Lessons learned, while on the Road by Angel Perkins

When you go on a road trip, you learn a lot of things. You learn more about your traveling companions even if they are family members or the closest friends. You learn what your vehicle is capable of, what routes are the fastest (contrary to Ms. GPS who apparently sometimes thinks it’s funny to lie) and you learn how long you can hold your bladder. If you’re like me, with the attention span of a hummingbird on Red Bull, you learn the hard way that you need to read more thoroughly.
I am in no way mechanically inclined so reading instruction manuals is unnecessary, and being brought up (for the most part after age 13) on my own, to me, recipe-reading means “follow the directions on the box you yanked out of the freezer.” So, when I got the pamphlet from the new Pine Hill Nature Preserve near Shades State Park I read like I normally do ... and noted: “beautiful hemlock grove,” “attractive trails,” and “stone carvings in the rock face from the early 1800s.”
In Eager Explorer mode, and having the approval from not only my husband (who learned how to eat grubs and make a fire with string and sticks from watching all the manly-man shows) and also my youngest children (who appear to thrive from having electronics on their person) we set off by my direction. We traveled along avoiding sticks, toads, spiders, poisonous plants, slippery rocks, and wound around several levels and terrains of land, before we came to a break in the woods where a road ran through. We crossed, curious about the large sign on the other side, especially since we hadn’t seen any trail-indicator posts up until that point and had been walking for about 20 minutes. The sign read something to the effect of: “Welcome to the start of the nature preserve trails.” The four of us shared a bewildered look and a groan and trudged (a little-less-exuberantly) on.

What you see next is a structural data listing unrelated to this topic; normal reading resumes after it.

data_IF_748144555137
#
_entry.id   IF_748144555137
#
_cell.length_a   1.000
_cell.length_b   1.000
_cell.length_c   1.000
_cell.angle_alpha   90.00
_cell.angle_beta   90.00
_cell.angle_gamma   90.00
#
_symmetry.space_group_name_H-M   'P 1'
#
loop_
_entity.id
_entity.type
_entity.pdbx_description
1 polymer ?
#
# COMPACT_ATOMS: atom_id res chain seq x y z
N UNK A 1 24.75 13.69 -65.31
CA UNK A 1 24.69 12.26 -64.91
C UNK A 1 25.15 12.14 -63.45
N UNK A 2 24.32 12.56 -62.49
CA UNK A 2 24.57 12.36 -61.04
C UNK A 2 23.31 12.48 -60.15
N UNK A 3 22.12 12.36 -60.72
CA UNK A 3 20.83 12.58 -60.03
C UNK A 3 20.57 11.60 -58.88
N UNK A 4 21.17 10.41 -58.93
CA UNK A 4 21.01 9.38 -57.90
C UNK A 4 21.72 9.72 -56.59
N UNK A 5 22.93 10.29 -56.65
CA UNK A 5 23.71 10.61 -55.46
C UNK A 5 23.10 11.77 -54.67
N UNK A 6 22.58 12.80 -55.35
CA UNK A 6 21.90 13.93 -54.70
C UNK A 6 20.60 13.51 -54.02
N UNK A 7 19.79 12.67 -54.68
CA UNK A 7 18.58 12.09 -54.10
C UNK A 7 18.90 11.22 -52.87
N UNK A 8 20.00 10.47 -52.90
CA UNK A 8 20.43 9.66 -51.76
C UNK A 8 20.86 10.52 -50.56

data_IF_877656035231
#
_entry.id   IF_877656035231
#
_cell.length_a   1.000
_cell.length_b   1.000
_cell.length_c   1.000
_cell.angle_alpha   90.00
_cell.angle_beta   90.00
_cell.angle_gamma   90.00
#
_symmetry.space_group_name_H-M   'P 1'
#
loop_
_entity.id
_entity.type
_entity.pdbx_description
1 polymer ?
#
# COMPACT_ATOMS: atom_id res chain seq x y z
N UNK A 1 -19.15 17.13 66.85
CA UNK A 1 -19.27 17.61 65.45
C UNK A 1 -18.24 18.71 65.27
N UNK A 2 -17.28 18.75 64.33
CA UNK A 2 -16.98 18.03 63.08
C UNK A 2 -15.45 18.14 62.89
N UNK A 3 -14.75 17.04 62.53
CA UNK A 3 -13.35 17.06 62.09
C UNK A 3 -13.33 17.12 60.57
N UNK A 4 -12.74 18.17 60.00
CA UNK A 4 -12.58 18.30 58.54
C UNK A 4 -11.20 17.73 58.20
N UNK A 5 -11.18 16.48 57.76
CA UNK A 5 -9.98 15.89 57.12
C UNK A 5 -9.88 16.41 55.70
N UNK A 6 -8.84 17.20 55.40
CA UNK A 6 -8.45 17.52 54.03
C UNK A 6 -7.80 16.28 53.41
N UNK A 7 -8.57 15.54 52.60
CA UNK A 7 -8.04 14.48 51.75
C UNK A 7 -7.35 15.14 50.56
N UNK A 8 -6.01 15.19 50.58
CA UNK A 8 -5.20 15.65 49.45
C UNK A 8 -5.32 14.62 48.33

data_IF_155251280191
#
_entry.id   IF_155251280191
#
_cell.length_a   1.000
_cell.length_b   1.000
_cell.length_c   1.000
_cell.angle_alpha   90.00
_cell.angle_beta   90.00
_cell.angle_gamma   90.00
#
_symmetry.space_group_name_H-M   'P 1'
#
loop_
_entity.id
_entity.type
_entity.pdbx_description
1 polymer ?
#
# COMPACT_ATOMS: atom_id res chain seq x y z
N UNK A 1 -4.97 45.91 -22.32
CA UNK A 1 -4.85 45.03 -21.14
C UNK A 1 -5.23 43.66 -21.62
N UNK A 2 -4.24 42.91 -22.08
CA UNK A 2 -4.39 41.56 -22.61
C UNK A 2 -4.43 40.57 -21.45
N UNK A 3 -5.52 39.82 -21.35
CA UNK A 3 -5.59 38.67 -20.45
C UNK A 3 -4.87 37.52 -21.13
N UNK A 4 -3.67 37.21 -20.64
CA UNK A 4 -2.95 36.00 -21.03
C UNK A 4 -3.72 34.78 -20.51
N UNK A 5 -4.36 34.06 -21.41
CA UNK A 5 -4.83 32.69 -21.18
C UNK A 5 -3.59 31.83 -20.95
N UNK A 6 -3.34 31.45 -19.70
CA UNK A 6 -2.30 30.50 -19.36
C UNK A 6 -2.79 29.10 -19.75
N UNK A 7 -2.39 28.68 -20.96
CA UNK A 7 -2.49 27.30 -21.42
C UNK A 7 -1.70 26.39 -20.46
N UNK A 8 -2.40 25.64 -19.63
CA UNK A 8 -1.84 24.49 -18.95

Mother nature and I are not really on the same wavelength. The sun burns me; the insects devour; and the sticks and rocks and unlevel ground laugh at me as they make me stumble bumble along. Stubborn, and energized from the normally-hibernating endorphins induced by exercise, I led us up a rocky ravine, using small tree branches to pull myself up at points. The trail got steeper but I wouldn’t let it beat me. Using my hands to pull myself up to the top, and exuberant from the challenge I peeked OVER THE TOP of the flat land I had finally gotten to ... and that was all it took. What I saw I had reached was a three-foot-wide path at the top of a ridge, that featured on both sides a sheer sandstone and shale wall that dropped maybe 150 feet. My knees started to melt as I registered that death and irreparable fractures loomed for us as an immediate possibility. Turning to suggest we turn back, I looked back and (stupid me) DOWN, and saw the 12 inches of rock beneath my feet — which through the trees led further DOOOOOWWWWWWWN .. and my loving family hefting themselves unnaturally up the side toward me.
Me second realization was that if they reached the top, there was nowhere for them to go except to join me on my little foothold. “GO BACK!” I semi-hysterically suggested. My husband poo-pooed my Nervous Nelly condition and boosted my daughter up (to sit facing the drop with me on my little ledge). At the top he made insanely-positive exclamations and noted that after the 40-foot trek across the skinny path there was a giant boulder to climb, which he did (while I prayed clinging to the dirt, my daughter and the trees), and “WOW! another path, then another similar rock to climb, and beyond that, another long, skinny path!”
I looked at my girl who wore the pasty expression of horror that I likely did, and her quivering lips that said, “Mom, we gotta get down.” We slowly retraced our steps while the two men I love most, my husband and son, gleefully scurried along learning more about their sense of balance and vertigo. I learned to read words like, “steep walls,” “skilled hikers,” and “no children.”